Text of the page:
When you come to Marquette today, you’ll be wowed with the abundance. Of beauty. Of music. Of beer. Of food. Of “wild spaces”. You’ll relish the festivals and the coffee and the artists and the ‘quaint’-ness of it all. You’ll be impressed with the new buildings going up. The condos on the lakeshore. The billowing sails of the Wednesday night ensign races. The flashy new faces of refurbished buildings. There’ll soon be a new wine bar. There are miles and miles of world-class bike trails – summer or winter it’s a gem. The Nordic ski trails, too, are fabulous. And we’ve got a really fantastic ski hill that’s one of the best in the Upper Midwest. These really are a lot of good things and I’m not here to put them down. I enjoy my fair share of them.
I love the fact that here in my hometown, I can ski, surf, bike and take in a great musical act or theatrical production; all in the same day. I’m just saying that it’s not where Seattle meets Portland. And I’m also asking you to look at the whole picture. That picture includes a few less-attractive things. Things that come with ‘progress’. Things that marketing leaves out.
Home invasions are on the rise. Murder is up an exponential amount. Methampetamine and opioid use are a huge problem. A lot of people who grew up here can no longer afford to live here. A lot of places that were wild are now simply ‘popular’. Those condos along the lake, those hotels, those parking lots – where there used to be woods – have an environmental impact nobody talks about. The realtors and the developers definitely celebrate them. The birds and the trees and the fishes and the saltless sea celebrate somewhat less. There’s a lot less free play evident around this town today.
I only remember seeing kids on their bikes down by the river fishing once in the past few years. Not long ago I visited a quiet place that used to offer solitude; a film crew was making a movie there. Last winter, Red Bull flew in and took over a local park for a couple days, making a documentary. They rented out Granot Loma for the weekend. Surfing out there and then later seeing the footage – in some ways it felt like someone barging into your backyard, filming your children playing, leaving trash in your driveway and then using the film to sell beer.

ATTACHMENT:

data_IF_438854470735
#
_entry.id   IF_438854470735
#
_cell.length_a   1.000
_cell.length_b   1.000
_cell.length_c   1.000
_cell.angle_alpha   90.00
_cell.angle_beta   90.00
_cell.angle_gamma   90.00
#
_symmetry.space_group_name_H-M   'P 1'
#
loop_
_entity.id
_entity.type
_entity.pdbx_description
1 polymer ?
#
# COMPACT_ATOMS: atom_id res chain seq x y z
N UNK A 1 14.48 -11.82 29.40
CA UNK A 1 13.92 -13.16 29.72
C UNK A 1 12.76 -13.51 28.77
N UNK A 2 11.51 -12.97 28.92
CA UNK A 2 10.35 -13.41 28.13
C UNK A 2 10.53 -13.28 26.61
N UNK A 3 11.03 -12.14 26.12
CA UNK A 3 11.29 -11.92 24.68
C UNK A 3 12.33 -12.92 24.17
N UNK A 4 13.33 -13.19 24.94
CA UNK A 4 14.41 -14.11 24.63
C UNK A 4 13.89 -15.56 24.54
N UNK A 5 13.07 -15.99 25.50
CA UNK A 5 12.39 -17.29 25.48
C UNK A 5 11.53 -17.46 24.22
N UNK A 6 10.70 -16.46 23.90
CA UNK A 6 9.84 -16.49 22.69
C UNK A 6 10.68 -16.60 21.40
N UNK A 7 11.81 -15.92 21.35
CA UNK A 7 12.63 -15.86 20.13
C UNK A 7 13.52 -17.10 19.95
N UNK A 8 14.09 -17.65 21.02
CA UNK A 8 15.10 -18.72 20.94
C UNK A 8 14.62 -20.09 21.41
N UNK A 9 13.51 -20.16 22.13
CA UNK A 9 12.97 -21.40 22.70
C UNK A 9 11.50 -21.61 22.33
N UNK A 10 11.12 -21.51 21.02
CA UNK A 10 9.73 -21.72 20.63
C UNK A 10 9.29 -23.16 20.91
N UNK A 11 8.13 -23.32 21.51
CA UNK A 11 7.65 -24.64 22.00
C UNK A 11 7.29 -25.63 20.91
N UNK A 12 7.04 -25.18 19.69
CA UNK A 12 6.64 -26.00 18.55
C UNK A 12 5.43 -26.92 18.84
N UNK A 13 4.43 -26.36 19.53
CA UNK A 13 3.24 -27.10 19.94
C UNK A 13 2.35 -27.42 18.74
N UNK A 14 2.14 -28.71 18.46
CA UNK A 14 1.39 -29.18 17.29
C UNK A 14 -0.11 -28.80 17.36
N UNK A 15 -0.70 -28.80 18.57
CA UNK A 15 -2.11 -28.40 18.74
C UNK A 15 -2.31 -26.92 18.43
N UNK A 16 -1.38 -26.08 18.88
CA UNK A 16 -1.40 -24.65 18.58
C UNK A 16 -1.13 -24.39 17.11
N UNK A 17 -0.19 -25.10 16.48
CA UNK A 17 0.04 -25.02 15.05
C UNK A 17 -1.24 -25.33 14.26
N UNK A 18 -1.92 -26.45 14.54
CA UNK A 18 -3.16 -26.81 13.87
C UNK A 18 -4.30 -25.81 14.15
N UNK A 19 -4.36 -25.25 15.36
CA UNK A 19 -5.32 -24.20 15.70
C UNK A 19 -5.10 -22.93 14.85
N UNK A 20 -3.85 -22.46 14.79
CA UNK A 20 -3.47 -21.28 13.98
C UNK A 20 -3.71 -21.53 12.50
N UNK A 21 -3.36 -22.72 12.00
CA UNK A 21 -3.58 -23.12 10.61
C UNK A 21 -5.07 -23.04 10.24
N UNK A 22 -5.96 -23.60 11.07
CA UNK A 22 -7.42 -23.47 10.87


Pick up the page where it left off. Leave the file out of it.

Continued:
In other Great Lakes towns that share a lot of our area’s unique characteristics, summertime spells crowds, traffic, madcap chaos and property values that create a barrier to living for all but the upper crust. Already in our area, we can find plenty of examples of people being ‘pushed out’. The very folk that make the town so “quaint”, unable to afford to reasonably live in it. Family businesses that were cornerstones of what got us here – gone to the onslaught of “progress”.
Now lest I be considered a nay-saying, hypocritical, doom-and-gloom anti-progress Luddite, I must admit that I enjoy a lot of what today’s Marquette has to offer. I feel blessed and grateful to be able to raise my children here. My good fortune and hard work in a 20-year career have positioned me to comfortably return to my hometown as a homeowner, a father, a taxpaying member of the citizenry doing my own small part to make this community a great one. I’m not here to begrudge it all. I don’t hold ill will toward the realtors or the developers or the city leaders, economic developers or the tourists. I get it. This happens. Life moves on and so do small towns. But I do hope that as progress unfolds, all of us spend at least as much time considering the down sides and how we can offset them.
I hope that we look toward ways to balance ‘progress’ with preservation. I hope we manage, as a community, to honor what got us here. I hope we look at development of our region with a sincere eye toward sustainability and inclusiveness – even if there’s no big money in it. I hope we can manage to blaze a trail of our own that demonstrates how a place like ours can be both ‘hip’ and yet still wild for the long haul. And I hope against hope that we don’t simply become the place where Portland meets Seattle.